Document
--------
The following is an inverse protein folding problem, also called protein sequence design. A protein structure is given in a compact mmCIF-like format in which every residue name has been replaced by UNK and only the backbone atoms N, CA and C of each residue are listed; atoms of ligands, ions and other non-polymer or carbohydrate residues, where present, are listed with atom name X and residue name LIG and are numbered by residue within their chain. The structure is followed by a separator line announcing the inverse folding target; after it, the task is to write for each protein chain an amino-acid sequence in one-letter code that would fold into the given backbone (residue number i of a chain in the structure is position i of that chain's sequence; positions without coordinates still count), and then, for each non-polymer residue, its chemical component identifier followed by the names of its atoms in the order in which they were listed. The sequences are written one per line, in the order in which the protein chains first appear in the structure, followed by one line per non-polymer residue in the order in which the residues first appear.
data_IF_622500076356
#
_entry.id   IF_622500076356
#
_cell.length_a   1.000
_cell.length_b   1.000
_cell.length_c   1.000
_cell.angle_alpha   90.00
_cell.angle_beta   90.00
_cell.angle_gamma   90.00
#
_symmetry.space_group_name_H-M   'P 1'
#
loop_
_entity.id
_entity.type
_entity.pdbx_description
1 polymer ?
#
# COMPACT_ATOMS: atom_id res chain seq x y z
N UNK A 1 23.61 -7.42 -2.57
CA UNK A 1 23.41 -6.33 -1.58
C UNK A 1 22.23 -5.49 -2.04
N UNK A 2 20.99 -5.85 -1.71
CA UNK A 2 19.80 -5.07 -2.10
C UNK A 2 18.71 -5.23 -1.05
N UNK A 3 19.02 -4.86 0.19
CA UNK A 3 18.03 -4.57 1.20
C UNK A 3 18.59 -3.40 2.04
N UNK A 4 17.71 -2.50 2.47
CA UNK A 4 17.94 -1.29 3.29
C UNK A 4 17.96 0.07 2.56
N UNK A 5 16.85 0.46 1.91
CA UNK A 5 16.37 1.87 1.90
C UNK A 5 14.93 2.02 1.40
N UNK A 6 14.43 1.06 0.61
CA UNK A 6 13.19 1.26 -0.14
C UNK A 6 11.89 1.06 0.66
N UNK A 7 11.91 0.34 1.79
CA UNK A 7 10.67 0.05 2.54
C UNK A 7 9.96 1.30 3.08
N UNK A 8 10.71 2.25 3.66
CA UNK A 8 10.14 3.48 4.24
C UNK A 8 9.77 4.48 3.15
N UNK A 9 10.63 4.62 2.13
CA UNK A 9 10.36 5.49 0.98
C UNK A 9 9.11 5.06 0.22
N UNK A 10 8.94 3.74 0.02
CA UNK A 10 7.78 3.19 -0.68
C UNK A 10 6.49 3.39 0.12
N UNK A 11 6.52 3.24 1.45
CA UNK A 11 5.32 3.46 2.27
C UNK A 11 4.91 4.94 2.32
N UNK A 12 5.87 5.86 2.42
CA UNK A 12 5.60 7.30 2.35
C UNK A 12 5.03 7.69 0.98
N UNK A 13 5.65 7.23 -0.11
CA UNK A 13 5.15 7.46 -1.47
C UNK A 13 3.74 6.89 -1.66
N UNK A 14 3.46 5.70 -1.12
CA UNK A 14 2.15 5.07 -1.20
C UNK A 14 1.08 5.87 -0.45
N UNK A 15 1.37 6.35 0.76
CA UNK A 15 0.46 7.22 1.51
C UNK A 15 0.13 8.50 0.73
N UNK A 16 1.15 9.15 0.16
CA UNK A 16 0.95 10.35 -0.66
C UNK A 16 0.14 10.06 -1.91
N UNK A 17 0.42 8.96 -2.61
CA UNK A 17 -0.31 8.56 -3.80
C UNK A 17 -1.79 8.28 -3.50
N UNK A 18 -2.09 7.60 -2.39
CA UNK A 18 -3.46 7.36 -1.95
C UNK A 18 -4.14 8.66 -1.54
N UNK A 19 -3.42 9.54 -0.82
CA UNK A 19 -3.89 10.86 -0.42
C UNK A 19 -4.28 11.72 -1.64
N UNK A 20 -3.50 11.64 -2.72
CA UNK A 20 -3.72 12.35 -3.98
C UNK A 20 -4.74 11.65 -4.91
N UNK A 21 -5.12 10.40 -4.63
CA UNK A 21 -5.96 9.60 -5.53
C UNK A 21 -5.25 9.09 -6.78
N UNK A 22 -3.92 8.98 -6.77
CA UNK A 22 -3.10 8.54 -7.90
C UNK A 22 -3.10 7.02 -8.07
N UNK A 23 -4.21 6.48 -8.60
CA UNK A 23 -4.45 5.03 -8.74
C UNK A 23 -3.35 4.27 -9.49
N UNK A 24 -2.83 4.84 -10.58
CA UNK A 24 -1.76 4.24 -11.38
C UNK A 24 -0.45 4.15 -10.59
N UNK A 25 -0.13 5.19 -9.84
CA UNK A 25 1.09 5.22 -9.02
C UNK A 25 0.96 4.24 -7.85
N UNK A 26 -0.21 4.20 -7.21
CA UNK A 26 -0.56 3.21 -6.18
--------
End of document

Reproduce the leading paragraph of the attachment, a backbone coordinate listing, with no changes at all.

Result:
The following is an inverse protein folding problem, also called protein sequence design. A protein structure is given in a compact mmCIF-like format in which every residue name has been replaced by UNK and only the backbone atoms N, CA and C of each residue are listed; atoms of ligands, ions and other non-polymer or carbohydrate residues, where present, are listed with atom name X and residue name LIG and are numbered by residue within their chain. The structure is followed by a separator line announcing the inverse folding target; after it, the task is to write for each protein chain an amino-acid sequence in one-letter code that would fold into the given backbone (residue number i of a chain in the structure is position i of that chain's sequence; positions without coordinates still count), and then, for each non-polymer residue, its chemical component identifier followed by the names of its atoms in the order in which they were listed. The sequences are written one per line, in the order in which the protein chains first appear in the structure, followed by one line per non-polymer residue in the order in which the residues first appear.